When dealing with motion of objects in space in realtime under some theoretical locomotion, one ordinarily deals with giving that object a velocity and letting it proceed by its own momentum. Its is under these circumstances that I posted the following to rec.games.programmer some time ago.

Changing motion should be acheived by changing "v" and/or (x1,y1) in an AI, or player update phase of your application. However if your goal is to take gravity into account then you might proceed as follows:Suppose you have: Starting postiton: (x0,y0) Ending position: (x1,y1) Velocity: v Elapsed time: t Then compute your hypontenuse *once*; i.e., when you compute the destination position, and velocity, also compute the hypontenuse between the two points. So you can assume you also have: Hypotenuse: h = sqrt( (x0-x1)*(x0-x1) + (y0-y1)*(y0-y1) ); Then for a given elapsed time (since your sprite was at its starting point) you get the current position (x,y) as: x = x0 + ((x1-x0) * v * t) / h; y = y0 + ((y1-y0) * v * t) / h; Once (t * v) has equalled or exceeded h, you know that the sprite has reached or exceeded its end point. As a simple optimization you can precompute (x1-x0) and (y1-y0). Simple physics. For accuracy reasons its important to maintain the old (x0,y0) as well as the target (x1,y1) (or (x1-x0,y1-y0) which would be equivalent), the variables v,t and h should be floating point values and the equations given above should be computed with the give order of operations. This will allow you to maintain x,y,x0,y0,x1,y1 as integers if you wish. If you use floating point variables only, you can relax the order of operation requirements and precompute (v/h) beforehand. This would also allow you to drop the values of (x0,y0) and use an incremental approach (using delta t, rather than t since starting) but then the end detection strategy has to change. The advantage of the floating point method is that you can avoid an extra divide (which is nasty) and you have the opportunity to use the FPU for calculations. The disadvantage is that most graphics libraries prefer to receive integer coordinates, hence a conversion is required.

Suppose you have: Starting height: z0 Starting Velocity: v0 Acceleration constant: a Absolute terminal velocity: vt Elapsed time: t Here everything is considered in floating point notation. Then the new height and velocity would be computed as: z = (a/2)*(t * t) + (v0 * t) + z0 v = v0 + (a * t) The velocity "v" is ordinarily clamped by the "terminal velocity" beyond which the velocity can never go above or below. Once the velocity reaches "terminal velocity" (i.e., abs(v0)>=vt) the height should be updated linearly as follows: z = (v0 * t) + z0 If the update causes the velocity to go from non-terminal to terminal (abs(v0 + a * t)>=vt>abs(vo)) then for complete accuracy you should compute the update in two parts by first calculating the two time intervals t0 and (t-t0) according to: t0 = (vt*sgn(v0 + (a * t)) - v0)/a Then iterate the two updating formulae above in order according to z0 <- z and v0 <- v first with t <- t0 then with t <- (t-t0). sgn is a function returning 1, 0, -1 depending on the sign of the argument, such that x == abs(x)*sgn(x). Note that it makes little sense to perform these computations in more than one axis at a time. You should orient your Z-axis to point towards the center of gravity. If this is not possible then you end up with an acceleration and velocity vector, rather than constants above. If you have more than one gravitational force, then you have to use an "n-body" solutions to the problem. There is a well known approximation method that uses differences on the taylor expansion of the motion path vectors which acheives accuracy on the order of the fourth derivative multiplied by a smallish factor.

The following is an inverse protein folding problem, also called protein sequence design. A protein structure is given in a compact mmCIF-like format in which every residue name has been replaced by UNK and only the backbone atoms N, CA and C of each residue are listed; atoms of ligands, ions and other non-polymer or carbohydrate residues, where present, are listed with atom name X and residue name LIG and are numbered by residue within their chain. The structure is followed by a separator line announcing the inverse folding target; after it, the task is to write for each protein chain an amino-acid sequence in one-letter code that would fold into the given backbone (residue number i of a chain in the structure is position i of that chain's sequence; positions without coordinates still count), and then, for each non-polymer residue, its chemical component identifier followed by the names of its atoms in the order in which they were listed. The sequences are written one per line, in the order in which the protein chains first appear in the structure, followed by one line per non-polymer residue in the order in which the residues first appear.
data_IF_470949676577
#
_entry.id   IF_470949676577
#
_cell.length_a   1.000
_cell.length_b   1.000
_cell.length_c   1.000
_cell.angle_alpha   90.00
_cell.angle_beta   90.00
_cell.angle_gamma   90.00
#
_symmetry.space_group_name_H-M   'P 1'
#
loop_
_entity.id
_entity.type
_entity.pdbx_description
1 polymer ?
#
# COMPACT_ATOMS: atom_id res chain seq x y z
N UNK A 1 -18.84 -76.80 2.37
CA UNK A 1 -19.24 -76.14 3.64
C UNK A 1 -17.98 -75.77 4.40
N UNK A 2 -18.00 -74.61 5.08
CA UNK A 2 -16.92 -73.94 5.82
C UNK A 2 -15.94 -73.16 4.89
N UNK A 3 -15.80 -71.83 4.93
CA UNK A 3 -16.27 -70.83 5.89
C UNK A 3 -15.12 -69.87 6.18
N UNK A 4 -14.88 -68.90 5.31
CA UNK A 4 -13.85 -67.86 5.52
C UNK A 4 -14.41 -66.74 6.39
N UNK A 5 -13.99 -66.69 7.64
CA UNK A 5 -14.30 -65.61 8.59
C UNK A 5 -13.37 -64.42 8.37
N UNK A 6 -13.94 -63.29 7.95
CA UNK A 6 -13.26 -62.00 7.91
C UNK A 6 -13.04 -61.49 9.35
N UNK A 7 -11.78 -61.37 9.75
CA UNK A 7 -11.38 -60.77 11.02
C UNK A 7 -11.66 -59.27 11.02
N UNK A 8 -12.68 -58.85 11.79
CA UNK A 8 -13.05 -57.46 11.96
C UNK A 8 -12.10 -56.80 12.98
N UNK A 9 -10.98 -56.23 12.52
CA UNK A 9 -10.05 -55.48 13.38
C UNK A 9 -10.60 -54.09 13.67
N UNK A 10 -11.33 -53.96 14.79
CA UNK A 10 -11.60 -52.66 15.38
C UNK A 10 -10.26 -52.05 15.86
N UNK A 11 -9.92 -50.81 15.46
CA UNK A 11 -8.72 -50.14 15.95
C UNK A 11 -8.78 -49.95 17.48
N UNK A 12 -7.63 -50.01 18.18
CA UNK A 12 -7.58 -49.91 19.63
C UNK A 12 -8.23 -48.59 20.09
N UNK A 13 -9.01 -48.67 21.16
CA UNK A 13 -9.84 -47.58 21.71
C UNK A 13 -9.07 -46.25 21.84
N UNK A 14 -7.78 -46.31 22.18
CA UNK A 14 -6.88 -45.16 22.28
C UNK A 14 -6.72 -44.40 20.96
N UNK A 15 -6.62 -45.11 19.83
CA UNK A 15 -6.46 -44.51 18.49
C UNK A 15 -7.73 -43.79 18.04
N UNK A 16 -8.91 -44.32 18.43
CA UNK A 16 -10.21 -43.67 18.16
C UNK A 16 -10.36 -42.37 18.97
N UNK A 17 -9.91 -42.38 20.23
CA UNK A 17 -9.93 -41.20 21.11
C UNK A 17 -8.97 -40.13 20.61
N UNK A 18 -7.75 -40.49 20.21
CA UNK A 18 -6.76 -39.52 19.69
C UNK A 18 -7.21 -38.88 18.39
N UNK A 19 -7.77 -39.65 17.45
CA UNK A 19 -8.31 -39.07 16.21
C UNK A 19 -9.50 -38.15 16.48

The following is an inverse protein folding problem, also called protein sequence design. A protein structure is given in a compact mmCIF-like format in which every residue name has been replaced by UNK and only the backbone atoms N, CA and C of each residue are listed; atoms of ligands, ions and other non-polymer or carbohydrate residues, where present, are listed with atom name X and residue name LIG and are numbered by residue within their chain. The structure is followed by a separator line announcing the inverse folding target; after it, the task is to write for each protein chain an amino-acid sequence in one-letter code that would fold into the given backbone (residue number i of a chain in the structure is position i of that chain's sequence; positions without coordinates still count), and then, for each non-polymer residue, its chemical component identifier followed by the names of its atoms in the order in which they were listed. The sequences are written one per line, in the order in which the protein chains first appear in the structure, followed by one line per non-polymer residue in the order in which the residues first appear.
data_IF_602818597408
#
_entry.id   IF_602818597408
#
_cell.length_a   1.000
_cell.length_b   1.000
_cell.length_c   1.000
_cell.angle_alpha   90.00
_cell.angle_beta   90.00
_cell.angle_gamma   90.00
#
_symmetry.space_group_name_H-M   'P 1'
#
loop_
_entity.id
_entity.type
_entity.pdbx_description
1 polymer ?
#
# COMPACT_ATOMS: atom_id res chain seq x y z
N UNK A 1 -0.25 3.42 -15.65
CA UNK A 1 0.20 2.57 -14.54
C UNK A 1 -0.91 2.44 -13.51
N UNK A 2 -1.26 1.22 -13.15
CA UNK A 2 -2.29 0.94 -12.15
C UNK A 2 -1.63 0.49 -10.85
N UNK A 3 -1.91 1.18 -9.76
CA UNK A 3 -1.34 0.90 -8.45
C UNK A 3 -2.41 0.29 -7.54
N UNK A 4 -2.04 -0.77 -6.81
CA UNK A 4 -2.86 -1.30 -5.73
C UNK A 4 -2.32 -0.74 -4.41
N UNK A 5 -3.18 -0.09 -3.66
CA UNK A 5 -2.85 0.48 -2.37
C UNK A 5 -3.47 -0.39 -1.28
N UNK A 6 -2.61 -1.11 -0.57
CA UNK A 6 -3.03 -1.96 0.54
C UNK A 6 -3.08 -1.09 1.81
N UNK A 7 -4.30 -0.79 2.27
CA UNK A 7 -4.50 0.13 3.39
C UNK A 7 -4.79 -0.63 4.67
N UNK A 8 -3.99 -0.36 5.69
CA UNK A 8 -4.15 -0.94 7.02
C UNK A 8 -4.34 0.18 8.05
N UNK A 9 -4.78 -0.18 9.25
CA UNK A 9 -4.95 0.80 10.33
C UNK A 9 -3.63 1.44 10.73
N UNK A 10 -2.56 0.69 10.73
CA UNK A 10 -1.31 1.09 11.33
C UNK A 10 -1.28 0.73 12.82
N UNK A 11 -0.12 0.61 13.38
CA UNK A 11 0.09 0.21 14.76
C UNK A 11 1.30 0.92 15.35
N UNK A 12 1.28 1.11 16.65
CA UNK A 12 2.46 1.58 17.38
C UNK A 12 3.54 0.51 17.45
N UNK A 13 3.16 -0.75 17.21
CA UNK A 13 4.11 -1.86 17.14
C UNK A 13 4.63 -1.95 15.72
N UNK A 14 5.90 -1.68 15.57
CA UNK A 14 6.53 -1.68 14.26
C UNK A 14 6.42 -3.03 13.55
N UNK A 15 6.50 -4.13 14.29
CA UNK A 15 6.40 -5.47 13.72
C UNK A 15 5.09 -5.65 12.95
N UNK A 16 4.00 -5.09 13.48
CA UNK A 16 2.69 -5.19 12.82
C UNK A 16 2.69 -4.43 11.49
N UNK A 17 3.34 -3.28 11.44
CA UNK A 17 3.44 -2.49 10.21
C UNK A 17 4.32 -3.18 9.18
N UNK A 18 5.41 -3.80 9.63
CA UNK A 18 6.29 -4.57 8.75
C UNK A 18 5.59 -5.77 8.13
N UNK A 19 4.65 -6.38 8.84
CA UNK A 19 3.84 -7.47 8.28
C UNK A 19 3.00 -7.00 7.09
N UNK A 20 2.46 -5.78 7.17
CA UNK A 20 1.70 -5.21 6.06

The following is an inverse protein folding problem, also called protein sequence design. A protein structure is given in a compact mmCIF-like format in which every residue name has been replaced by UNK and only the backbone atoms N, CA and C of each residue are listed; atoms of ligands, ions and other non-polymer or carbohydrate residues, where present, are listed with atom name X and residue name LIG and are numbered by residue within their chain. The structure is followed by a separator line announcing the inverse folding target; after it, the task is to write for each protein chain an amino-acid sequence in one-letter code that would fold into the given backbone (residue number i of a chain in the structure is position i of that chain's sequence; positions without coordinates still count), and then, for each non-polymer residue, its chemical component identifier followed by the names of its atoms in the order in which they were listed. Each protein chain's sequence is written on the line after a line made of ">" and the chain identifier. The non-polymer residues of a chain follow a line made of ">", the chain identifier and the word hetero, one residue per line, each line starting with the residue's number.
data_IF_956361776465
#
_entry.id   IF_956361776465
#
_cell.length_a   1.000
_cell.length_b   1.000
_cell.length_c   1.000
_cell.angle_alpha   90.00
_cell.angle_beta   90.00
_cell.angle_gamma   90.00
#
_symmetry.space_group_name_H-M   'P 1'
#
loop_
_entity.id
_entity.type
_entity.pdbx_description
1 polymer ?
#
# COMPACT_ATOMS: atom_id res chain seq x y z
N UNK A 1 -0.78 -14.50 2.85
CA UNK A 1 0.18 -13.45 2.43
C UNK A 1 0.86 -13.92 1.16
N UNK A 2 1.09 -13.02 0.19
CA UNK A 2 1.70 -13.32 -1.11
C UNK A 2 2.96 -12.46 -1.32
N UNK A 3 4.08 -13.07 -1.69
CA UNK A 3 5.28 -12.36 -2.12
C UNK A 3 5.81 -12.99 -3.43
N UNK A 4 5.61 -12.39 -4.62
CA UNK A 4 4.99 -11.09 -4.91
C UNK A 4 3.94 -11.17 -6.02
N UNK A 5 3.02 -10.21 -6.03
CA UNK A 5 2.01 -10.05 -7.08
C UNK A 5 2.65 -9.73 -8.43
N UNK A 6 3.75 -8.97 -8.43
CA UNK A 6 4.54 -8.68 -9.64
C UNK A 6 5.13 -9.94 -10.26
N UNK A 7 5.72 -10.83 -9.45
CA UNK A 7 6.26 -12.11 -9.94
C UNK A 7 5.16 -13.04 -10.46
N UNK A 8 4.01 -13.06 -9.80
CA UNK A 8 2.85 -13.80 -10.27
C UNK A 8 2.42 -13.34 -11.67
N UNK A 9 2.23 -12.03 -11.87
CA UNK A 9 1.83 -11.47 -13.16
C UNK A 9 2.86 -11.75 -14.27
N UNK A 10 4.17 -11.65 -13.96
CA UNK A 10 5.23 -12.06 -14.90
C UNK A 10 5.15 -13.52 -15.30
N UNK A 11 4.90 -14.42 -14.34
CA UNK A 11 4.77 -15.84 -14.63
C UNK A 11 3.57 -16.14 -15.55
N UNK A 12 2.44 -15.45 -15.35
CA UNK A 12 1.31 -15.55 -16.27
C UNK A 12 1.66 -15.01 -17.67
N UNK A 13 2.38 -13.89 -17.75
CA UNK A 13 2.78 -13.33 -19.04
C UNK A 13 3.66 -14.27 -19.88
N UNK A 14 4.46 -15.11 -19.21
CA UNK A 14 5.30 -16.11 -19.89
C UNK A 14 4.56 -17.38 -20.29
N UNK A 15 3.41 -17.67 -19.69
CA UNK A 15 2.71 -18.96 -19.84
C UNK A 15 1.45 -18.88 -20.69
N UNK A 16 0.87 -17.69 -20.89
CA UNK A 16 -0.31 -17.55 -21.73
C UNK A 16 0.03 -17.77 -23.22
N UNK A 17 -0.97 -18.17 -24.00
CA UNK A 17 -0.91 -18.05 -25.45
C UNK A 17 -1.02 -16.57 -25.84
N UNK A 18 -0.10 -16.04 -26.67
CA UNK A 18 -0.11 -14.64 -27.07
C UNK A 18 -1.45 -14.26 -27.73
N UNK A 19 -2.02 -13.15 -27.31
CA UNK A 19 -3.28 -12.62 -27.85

Copyright © 1996, Paul Hsieh All Rights Reserved.